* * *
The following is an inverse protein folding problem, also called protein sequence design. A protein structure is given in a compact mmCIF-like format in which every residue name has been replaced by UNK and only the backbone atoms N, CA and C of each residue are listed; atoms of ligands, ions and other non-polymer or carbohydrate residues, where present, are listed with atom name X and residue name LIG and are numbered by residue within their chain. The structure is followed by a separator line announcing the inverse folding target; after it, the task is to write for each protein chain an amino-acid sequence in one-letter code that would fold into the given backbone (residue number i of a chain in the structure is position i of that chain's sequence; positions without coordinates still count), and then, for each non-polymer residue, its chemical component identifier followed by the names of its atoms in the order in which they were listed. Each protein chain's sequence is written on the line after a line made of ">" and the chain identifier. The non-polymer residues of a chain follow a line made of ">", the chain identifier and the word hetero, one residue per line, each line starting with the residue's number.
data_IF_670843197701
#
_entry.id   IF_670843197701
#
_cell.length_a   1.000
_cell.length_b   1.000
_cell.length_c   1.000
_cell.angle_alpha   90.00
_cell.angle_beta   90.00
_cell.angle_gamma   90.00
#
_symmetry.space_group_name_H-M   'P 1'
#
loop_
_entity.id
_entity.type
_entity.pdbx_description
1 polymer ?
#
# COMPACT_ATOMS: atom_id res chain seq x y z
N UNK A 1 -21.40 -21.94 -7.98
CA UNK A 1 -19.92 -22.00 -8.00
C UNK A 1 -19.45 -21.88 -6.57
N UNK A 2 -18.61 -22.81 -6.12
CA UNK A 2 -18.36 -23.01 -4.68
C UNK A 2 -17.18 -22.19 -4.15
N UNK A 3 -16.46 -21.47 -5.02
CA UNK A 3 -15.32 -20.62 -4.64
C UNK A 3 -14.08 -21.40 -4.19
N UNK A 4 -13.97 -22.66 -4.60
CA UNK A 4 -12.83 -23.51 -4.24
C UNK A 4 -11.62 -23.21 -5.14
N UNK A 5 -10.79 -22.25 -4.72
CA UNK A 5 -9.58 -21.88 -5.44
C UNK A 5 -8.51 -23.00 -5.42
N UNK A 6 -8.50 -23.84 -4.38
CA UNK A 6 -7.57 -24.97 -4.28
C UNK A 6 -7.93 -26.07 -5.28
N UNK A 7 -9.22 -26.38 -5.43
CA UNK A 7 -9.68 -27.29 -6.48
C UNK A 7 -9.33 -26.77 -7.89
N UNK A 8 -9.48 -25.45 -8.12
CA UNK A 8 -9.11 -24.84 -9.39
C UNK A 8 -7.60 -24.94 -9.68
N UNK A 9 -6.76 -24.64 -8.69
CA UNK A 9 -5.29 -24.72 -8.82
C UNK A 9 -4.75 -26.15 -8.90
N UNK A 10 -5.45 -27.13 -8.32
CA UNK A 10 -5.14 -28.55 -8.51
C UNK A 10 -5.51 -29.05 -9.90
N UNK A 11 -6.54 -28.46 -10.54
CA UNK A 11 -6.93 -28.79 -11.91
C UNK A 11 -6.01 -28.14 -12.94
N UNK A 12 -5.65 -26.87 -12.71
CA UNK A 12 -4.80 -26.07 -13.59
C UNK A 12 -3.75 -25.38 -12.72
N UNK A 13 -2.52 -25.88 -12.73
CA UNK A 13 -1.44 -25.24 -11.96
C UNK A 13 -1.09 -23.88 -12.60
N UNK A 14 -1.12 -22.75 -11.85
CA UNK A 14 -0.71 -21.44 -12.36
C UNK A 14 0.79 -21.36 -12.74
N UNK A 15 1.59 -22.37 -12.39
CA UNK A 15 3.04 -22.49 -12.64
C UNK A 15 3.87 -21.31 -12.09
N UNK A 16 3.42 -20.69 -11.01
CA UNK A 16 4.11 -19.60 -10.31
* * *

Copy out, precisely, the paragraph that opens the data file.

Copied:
The following is an inverse protein folding problem, also called protein sequence design. A protein structure is given in a compact mmCIF-like format in which every residue name has been replaced by UNK and only the backbone atoms N, CA and C of each residue are listed; atoms of ligands, ions and other non-polymer or carbohydrate residues, where present, are listed with atom name X and residue name LIG and are numbered by residue within their chain. The structure is followed by a separator line announcing the inverse folding target; after it, the task is to write for each protein chain an amino-acid sequence in one-letter code that would fold into the given backbone (residue number i of a chain in the structure is position i of that chain's sequence; positions without coordinates still count), and then, for each non-polymer residue, its chemical component identifier followed by the names of its atoms in the order in which they were listed. Each protein chain's sequence is written on the line after a line made of ">" and the chain identifier. The non-polymer residues of a chain follow a line made of ">", the chain identifier and the word hetero, one residue per line, each line starting with the residue's number.